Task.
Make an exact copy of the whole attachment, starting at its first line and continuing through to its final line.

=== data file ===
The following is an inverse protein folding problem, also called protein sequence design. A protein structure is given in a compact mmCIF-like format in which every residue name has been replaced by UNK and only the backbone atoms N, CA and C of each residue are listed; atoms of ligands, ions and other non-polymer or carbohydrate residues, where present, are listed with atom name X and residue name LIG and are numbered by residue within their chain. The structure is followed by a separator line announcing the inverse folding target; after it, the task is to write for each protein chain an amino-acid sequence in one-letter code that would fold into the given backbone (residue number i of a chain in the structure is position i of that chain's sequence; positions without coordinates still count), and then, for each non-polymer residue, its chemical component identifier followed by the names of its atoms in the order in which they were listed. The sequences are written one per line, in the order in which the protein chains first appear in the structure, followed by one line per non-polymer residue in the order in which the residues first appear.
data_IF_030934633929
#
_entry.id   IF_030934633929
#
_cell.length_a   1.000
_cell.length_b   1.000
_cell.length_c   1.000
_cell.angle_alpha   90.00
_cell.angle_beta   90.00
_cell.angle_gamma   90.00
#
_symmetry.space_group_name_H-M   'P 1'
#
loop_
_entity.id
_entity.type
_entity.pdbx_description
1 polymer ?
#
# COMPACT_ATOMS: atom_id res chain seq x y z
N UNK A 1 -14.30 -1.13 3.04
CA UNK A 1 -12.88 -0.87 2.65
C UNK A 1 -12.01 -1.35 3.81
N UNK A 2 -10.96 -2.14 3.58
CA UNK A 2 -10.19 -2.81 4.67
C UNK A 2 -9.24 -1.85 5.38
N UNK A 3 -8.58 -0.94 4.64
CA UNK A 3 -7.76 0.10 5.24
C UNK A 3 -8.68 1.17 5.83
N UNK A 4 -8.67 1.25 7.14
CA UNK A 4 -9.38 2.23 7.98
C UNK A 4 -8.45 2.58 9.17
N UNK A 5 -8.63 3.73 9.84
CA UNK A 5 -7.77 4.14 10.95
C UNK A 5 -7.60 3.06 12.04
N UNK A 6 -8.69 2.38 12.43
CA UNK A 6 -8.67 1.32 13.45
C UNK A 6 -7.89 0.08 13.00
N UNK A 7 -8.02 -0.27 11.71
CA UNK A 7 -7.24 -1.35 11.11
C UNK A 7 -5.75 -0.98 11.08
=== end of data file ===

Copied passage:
The following is an inverse protein folding problem, also called protein sequence design. A protein structure is given in a compact mmCIF-like format in which every residue name has been replaced by UNK and only the backbone atoms N, CA and C of each residue are listed; atoms of ligands, ions and other non-polymer or carbohydrate residues, where present, are listed with atom name X and residue name LIG and are numbered by residue within their chain. The structure is followed by a separator line announcing the inverse folding target; after it, the task is to write for each protein chain an amino-acid sequence in one-letter code that would fold into the given backbone (residue number i of a chain in the structure is position i of that chain's sequence; positions without coordinates still count), and then, for each non-polymer residue, its chemical component identifier followed by the names of its atoms in the order in which they were listed. The sequences are written one per line, in the order in which the protein chains first appear in the structure, followed by one line per non-polymer residue in the order in which the residues first appear.
data_IF_030934633929
#
_entry.id   IF_030934633929
#
_cell.length_a   1.000
_cell.length_b   1.000
_cell.length_c   1.000
_cell.angle_alpha   90.00
_cell.angle_beta   90.00
_cell.angle_gamma   90.00
#
_symmetry.space_group_name_H-M   'P 1'
#
loop_
_entity.id
_entity.type
_entity.pdbx_description
1 polymer ?
#
# COMPACT_ATOMS: atom_id res chain seq x y z
N UNK A 1 -14.30 -1.13 3.04
CA UNK A 1 -12.88 -0.87 2.65
C UNK A 1 -12.01 -1.35 3.81
N UNK A 2 -10.96 -2.14 3.58
CA UNK A 2 -10.19 -2.81 4.67
C UNK A 2 -9.24 -1.85 5.38
N UNK A 3 -8.58 -0.94 4.64
CA UNK A 3 -7.76 0.10 5.24
C UNK A 3 -8.68 1.17 5.83
N UNK A 4 -8.67 1.25 7.14
CA UNK A 4 -9.38 2.23 7.98
C UNK A 4 -8.45 2.58 9.17
N UNK A 5 -8.63 3.73 9.84
CA UNK A 5 -7.77 4.14 10.95
C UNK A 5 -7.60 3.06 12.04
N UNK A 6 -8.69 2.38 12.43
CA UNK A 6 -8.67 1.32 13.45
C UNK A 6 -7.89 0.08 13.00
N UNK A 7 -8.02 -0.27 11.71
CA UNK A 7 -7.24 -1.35 11.11
C UNK A 7 -5.75 -0.98 11.08